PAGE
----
Oneness, the Action of the Three Gunas and the Law of Karmic Consequence

Sri Aurobindo translates Taittiriya Upanishad, Bhriguvalli, Chapter 10, Part 1: “Thou shalt not reject any man in thy habitation, for that too is thy commandment unto labour.  Therefore in whatsoever sort do thou get thee great store of food.  They say unto the stranger in their dwelling, ‘Arise, the food is ready.’  Was the food made ready at the beginning?  To him also is food made ready in the beginning.  Was the food made ready in the middle?  To him also is food made ready in the middle.  Was the food made ready at the end and last?  To him also is the food made ready at the end and last, who hath this knowledge.”

Oneness is not simply a philosophical idea or concept, but is the underlying nature of the entire creation.  Therefore, the sage who has this knowledge acts upon it in his dealings with people.  Sustenance to the physical body is an essential part of this existence, and thus, no human being should be denied that support.  When an individual is approached to provide food and shelter to someone, it should be done!  Material wealth accumulated in the course of one’s activities should be used to sustain oneself, but also to sustain others who need assistance.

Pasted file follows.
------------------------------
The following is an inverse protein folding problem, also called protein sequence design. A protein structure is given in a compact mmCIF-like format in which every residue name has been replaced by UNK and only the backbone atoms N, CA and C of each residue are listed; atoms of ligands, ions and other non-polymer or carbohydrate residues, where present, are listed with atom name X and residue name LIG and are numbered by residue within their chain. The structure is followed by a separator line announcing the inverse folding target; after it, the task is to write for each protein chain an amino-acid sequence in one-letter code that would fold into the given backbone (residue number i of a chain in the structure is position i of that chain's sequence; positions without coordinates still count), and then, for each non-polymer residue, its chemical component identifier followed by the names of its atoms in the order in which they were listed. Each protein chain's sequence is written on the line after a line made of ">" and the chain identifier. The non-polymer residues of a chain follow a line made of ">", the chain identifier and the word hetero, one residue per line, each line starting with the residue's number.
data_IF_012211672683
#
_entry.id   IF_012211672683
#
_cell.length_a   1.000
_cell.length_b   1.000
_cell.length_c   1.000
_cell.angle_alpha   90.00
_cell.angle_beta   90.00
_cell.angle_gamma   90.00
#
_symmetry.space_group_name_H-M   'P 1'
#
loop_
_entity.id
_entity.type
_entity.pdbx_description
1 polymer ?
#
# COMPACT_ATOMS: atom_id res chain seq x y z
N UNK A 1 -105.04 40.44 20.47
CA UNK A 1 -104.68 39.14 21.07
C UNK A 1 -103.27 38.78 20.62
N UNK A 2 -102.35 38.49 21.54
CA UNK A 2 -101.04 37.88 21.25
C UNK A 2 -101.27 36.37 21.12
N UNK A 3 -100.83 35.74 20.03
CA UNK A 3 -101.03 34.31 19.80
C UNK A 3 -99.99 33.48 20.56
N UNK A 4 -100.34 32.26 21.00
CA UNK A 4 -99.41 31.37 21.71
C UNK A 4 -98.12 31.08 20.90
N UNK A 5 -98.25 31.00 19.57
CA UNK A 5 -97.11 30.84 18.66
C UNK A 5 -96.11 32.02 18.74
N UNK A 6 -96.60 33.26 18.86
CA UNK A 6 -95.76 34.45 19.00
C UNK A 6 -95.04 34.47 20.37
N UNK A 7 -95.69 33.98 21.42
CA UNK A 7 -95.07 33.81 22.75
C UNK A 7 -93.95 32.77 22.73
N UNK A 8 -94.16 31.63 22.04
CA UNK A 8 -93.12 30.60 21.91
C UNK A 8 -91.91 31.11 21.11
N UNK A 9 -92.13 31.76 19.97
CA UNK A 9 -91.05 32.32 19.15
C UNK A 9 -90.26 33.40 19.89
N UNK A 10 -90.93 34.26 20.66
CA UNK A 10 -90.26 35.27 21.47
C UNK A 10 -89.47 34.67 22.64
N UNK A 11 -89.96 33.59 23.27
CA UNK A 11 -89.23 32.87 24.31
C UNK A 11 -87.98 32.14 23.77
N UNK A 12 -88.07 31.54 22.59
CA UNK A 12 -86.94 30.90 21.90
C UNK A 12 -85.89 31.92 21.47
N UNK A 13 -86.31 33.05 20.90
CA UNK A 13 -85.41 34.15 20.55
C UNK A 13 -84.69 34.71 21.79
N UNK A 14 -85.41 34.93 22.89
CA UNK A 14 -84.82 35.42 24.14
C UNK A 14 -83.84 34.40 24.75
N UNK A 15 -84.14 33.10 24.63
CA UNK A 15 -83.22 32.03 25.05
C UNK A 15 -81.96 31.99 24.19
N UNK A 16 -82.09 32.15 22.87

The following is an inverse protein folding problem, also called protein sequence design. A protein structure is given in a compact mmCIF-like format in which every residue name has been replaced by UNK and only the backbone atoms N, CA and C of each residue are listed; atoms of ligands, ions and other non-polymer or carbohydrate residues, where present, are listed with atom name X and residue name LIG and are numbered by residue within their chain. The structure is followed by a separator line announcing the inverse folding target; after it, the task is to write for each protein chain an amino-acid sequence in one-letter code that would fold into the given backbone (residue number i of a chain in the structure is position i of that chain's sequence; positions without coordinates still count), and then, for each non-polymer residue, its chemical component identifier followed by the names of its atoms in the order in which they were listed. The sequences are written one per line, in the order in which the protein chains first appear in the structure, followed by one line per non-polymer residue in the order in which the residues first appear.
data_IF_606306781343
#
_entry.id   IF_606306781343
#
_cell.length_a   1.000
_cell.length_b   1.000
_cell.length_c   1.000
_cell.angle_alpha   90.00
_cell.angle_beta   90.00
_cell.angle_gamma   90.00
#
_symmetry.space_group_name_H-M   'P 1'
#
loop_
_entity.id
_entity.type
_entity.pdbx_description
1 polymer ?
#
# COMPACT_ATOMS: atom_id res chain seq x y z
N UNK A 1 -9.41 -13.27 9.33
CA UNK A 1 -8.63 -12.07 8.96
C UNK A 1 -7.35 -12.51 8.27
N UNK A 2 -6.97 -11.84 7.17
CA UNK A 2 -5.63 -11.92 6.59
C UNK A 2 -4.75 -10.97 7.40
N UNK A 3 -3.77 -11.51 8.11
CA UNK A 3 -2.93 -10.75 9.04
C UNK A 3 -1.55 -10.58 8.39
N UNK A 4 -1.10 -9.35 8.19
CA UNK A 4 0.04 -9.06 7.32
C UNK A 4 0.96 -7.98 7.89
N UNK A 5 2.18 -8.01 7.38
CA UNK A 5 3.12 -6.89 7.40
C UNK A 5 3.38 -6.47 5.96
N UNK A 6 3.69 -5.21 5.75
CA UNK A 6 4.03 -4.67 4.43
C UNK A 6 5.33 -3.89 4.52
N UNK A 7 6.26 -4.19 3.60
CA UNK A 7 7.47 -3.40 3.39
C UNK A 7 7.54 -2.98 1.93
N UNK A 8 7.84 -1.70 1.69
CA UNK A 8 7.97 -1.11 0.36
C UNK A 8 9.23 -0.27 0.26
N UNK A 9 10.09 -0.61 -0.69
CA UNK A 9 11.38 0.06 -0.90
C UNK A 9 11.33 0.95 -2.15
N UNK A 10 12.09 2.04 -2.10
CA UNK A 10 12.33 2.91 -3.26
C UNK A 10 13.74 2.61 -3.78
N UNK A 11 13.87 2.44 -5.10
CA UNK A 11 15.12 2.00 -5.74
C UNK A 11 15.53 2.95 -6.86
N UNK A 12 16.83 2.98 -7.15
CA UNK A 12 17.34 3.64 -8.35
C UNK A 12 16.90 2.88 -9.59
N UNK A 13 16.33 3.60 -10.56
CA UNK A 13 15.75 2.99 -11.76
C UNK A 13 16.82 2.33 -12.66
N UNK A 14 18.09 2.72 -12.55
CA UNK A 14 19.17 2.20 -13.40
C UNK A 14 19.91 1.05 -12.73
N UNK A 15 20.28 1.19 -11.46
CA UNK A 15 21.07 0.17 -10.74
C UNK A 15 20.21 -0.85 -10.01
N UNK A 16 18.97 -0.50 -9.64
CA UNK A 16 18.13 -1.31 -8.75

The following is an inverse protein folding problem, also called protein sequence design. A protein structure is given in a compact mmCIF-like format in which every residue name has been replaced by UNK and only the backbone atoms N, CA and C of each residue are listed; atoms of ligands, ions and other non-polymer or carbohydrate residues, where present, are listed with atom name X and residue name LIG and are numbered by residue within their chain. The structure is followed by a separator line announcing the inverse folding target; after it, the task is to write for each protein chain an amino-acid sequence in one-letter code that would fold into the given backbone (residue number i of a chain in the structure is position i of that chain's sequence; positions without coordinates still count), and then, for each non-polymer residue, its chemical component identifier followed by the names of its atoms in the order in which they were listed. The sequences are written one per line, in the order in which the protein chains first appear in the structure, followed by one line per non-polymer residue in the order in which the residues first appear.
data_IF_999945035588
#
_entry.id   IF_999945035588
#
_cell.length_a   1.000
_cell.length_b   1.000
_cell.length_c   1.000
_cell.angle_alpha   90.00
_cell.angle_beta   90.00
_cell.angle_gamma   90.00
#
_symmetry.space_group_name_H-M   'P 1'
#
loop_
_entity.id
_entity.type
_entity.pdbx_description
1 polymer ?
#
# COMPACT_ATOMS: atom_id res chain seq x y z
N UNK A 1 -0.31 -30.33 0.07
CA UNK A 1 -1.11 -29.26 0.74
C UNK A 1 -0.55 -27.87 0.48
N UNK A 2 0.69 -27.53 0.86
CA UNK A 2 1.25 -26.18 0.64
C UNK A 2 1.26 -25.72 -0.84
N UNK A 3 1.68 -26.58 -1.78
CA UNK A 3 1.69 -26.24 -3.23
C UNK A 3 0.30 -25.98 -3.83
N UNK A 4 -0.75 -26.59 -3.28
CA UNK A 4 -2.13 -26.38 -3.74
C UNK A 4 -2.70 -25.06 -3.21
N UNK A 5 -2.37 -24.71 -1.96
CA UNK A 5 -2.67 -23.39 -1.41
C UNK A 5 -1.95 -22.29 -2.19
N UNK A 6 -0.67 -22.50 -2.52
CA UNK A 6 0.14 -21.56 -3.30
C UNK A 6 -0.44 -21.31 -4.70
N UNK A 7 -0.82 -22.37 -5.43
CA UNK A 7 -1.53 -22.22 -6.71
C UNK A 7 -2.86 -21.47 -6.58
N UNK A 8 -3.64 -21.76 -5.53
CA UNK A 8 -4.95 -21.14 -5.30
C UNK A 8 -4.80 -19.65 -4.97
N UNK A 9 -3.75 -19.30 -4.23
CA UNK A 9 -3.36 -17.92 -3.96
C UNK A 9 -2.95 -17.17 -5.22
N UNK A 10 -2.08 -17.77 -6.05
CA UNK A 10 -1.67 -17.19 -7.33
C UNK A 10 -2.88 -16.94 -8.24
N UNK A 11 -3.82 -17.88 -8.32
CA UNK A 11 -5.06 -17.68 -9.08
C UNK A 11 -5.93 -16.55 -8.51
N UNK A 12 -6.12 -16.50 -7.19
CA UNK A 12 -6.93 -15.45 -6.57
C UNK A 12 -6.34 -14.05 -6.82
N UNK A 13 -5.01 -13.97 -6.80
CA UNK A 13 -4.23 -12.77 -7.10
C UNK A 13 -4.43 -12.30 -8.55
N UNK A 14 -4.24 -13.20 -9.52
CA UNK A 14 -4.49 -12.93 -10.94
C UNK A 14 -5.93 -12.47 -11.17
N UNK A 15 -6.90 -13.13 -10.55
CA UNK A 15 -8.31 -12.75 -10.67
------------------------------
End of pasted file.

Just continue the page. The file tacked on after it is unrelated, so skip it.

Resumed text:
There are also  lessons here in the manner of the giving of that sustenance, bringing in an understanding of the three gunas, or qualities.   The giving may be sattwic, rajasic or tamasic.  To give “in the beginning” implies a sattwic understanding and openness.  To give in the middle implies a rajasic balancing of benefits and advantage.  To give at the end implies an attempt to withhold or minimize the giving, a tamasic approach.

The focus and energy put forth by an individual also has implications for that individual’s response from the universal creation.  This is the law of karmic consequence.  Those who meet the universe with a sattwic energy get a similar response back.  Rajas begets rajas, tamas begets tamas.


Sri Aurobindo, The Upanishads,  Taittiriya Upanishad, Bhriguvalli, pp.275-281, M. P. Pandit, Upanishads: Gateways of Knowledge, pp. 169-182